Obama in Orlando: We must challenge violence against LGBT people across the entire world
President Obama has delivered a speech after visiting victims of the mass shooting in Orlando’s Pulse nightclub.
49 people were killed and 53 injured in the shocking terrorist hate crime attack over the weekend,which saw a gunman open fire inside The Pulse gay bar in Orlando, Florida.
With over 100 people dead or injured, it stands at the largest-scale shooting in US history.
Following the shooting, the President visited Orlando on Thursday to meet with survivors, families, emergency workers and the local LGBT community.
Speaking on his trip, he said: “For so many people here who are lesbian, gay, bisexual, transgender, the Pulse Nightclub has always been a safe haven, a place to sing and dance, and most importantly, to be who you truly are – including for so many people whose families are originally from Puerto Rico. Sunday morning, that sanctuary was violated in the worst way imaginable.
“So whatever the motivations of the killer, whatever influences led him down the path of violence and terror, whatever propaganda he was consuming from ISIL and al Qaeda, this was an act of terrorism but it was also an act of hate.
“This was an attack on the LGBT community. Americans were targeted because we’re a country that has learned to welcome everyone, no matter who you are or who you love. And hatred towards people because of sexual orientation, regardless of where it comes from, is a betrayal of what’s best in us.
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“[Vice President Joe Biden] and I were talking on the way over here – you can’t make up the world into ‘us’ and ‘them’, and denigrate and express hatred towards groups because of the colour of their skin, or their faith, or their sexual orientation, and not feed something very dangerous in this world.
“So if there was ever a moment for all of us to reflect and reaffirm our most basic beliefs that everybody counts and everybody has dignity, now is the time. It’s a good time for all of us to reflect on how we treat each other, and to insist on respect and equality for every human being.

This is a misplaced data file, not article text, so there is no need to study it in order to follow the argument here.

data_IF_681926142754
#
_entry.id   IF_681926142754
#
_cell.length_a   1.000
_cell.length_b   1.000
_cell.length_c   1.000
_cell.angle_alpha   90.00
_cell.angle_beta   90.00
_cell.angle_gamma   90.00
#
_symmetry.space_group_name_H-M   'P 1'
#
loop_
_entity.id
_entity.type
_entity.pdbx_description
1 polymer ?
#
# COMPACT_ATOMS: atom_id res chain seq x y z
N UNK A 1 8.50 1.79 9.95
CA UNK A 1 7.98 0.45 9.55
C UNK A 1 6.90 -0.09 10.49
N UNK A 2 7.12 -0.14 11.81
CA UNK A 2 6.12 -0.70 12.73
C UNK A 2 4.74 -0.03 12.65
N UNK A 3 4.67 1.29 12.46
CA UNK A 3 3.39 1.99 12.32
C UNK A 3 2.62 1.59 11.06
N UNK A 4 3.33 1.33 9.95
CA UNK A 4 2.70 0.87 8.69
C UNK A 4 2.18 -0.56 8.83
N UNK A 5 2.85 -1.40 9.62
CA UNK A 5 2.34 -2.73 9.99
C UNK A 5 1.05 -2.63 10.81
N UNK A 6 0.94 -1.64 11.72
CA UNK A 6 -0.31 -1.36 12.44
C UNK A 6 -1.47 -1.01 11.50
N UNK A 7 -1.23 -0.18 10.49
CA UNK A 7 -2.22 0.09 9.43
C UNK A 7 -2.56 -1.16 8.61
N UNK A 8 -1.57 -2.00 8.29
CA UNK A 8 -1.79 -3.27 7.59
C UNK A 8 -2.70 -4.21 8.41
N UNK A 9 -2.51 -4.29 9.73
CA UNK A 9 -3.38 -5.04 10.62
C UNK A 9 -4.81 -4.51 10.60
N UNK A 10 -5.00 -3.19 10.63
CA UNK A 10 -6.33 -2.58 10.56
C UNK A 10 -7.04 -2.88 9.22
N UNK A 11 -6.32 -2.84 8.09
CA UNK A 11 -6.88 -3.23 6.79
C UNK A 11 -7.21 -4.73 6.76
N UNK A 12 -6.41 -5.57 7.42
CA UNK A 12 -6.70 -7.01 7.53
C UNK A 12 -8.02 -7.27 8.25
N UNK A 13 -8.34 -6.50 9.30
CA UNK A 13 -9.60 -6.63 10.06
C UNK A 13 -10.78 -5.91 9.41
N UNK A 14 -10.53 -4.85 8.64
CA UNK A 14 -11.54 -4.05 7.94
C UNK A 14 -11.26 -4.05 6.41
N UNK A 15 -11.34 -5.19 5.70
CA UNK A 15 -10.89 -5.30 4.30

“We have to end discrimination and violence against our brothers and sisters who are in the LGBT community – here at home and around the world, especially in countries where they are routinely persecuted. We have to challenge the oppression of women, wherever it occurs – here or overseas. There’s only “us” – Americans.
“Here in Orlando, in the men and women taken from us, those who loved them, we see some of the true character of this country – the best of humanity coming roaring back; the love and the compassion and the fierce resolve that will carry us through not just through this atrocity, but through whatever difficult times may confront us.
“It’s our pluralism and our respect for each other – including a young man who said to a friend, he was “super proud” to be Latino. It’s our love of country – the patriotism of an Army reservist who was known as “an amazing officer.” It’s our unity – the outpouring of love that so many across our country have shown to our fellow Americans who are LGBT, a display of solidarity that might have been unimaginable even a few years ago.
“Out of this darkest of moments, that gives us hope – seeing people reflect, seeing people’s best instincts come out, maybe in some cases, minds and hearts change. It is our strength and our resilience – the same determination of a man who died here who travelled the world, mindful of the risks as a gay man, but who spoke for us all when he said, “we cannot be afraid…we are not going to be afraid.”